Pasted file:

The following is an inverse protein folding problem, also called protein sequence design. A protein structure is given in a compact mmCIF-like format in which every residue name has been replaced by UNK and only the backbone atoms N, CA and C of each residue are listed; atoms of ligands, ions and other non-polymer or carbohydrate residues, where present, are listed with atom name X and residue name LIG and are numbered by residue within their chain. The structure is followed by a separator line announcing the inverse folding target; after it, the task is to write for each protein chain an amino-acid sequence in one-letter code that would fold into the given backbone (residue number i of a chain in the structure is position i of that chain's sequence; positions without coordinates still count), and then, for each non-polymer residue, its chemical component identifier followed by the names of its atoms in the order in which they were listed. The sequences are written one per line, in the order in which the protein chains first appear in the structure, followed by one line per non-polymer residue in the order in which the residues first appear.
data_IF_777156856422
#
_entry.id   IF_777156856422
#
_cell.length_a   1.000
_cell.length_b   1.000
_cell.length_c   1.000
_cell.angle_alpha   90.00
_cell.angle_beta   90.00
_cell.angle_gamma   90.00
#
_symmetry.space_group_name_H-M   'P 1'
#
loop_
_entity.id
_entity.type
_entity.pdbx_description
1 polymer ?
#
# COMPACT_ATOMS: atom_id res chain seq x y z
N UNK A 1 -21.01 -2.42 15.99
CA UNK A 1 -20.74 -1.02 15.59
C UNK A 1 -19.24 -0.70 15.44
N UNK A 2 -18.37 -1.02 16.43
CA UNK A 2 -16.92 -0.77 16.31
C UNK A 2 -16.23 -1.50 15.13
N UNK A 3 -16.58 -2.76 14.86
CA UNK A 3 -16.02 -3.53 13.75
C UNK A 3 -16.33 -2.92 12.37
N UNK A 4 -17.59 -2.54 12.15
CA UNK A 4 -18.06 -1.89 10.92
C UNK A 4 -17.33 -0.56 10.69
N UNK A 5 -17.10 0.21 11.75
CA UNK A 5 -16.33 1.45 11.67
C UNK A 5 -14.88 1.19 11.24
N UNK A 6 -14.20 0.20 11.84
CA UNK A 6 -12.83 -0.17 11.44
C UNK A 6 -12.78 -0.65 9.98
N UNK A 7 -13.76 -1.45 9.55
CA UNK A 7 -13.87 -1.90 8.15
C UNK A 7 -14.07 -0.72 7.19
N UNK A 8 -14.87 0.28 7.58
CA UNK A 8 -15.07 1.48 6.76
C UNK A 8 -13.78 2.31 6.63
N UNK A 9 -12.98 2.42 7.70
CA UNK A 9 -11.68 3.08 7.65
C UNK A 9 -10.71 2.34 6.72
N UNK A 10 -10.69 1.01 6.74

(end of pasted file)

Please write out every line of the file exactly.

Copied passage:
The following is an inverse protein folding problem, also called protein sequence design. A protein structure is given in a compact mmCIF-like format in which every residue name has been replaced by UNK and only the backbone atoms N, CA and C of each residue are listed; atoms of ligands, ions and other non-polymer or carbohydrate residues, where present, are listed with atom name X and residue name LIG and are numbered by residue within their chain. The structure is followed by a separator line announcing the inverse folding target; after it, the task is to write for each protein chain an amino-acid sequence in one-letter code that would fold into the given backbone (residue number i of a chain in the structure is position i of that chain's sequence; positions without coordinates still count), and then, for each non-polymer residue, its chemical component identifier followed by the names of its atoms in the order in which they were listed. The sequences are written one per line, in the order in which the protein chains first appear in the structure, followed by one line per non-polymer residue in the order in which the residues first appear.
data_IF_777156856422
#
_entry.id   IF_777156856422
#
_cell.length_a   1.000
_cell.length_b   1.000
_cell.length_c   1.000
_cell.angle_alpha   90.00
_cell.angle_beta   90.00
_cell.angle_gamma   90.00
#
_symmetry.space_group_name_H-M   'P 1'
#
loop_
_entity.id
_entity.type
_entity.pdbx_description
1 polymer ?
#
# COMPACT_ATOMS: atom_id res chain seq x y z
N UNK A 1 -21.01 -2.42 15.99
CA UNK A 1 -20.74 -1.02 15.59
C UNK A 1 -19.24 -0.70 15.44
N UNK A 2 -18.37 -1.02 16.43
CA UNK A 2 -16.92 -0.77 16.31
C UNK A 2 -16.23 -1.50 15.13
N UNK A 3 -16.58 -2.76 14.86
CA UNK A 3 -16.02 -3.53 13.75
C UNK A 3 -16.33 -2.92 12.37
N UNK A 4 -17.59 -2.54 12.15
CA UNK A 4 -18.06 -1.89 10.92
C UNK A 4 -17.33 -0.56 10.69
N UNK A 5 -17.10 0.21 11.75
CA UNK A 5 -16.33 1.45 11.67
C UNK A 5 -14.88 1.19 11.24
N UNK A 6 -14.20 0.20 11.84
CA UNK A 6 -12.83 -0.17 11.44
C UNK A 6 -12.78 -0.65 9.98
N UNK A 7 -13.76 -1.45 9.55
CA UNK A 7 -13.87 -1.90 8.15
C UNK A 7 -14.07 -0.72 7.19
N UNK A 8 -14.87 0.28 7.58
CA UNK A 8 -15.07 1.48 6.76
C UNK A 8 -13.78 2.31 6.63
N UNK A 9 -12.98 2.42 7.70
CA UNK A 9 -11.68 3.08 7.65
C UNK A 9 -10.71 2.34 6.72
N UNK A 10 -10.69 1.01 6.74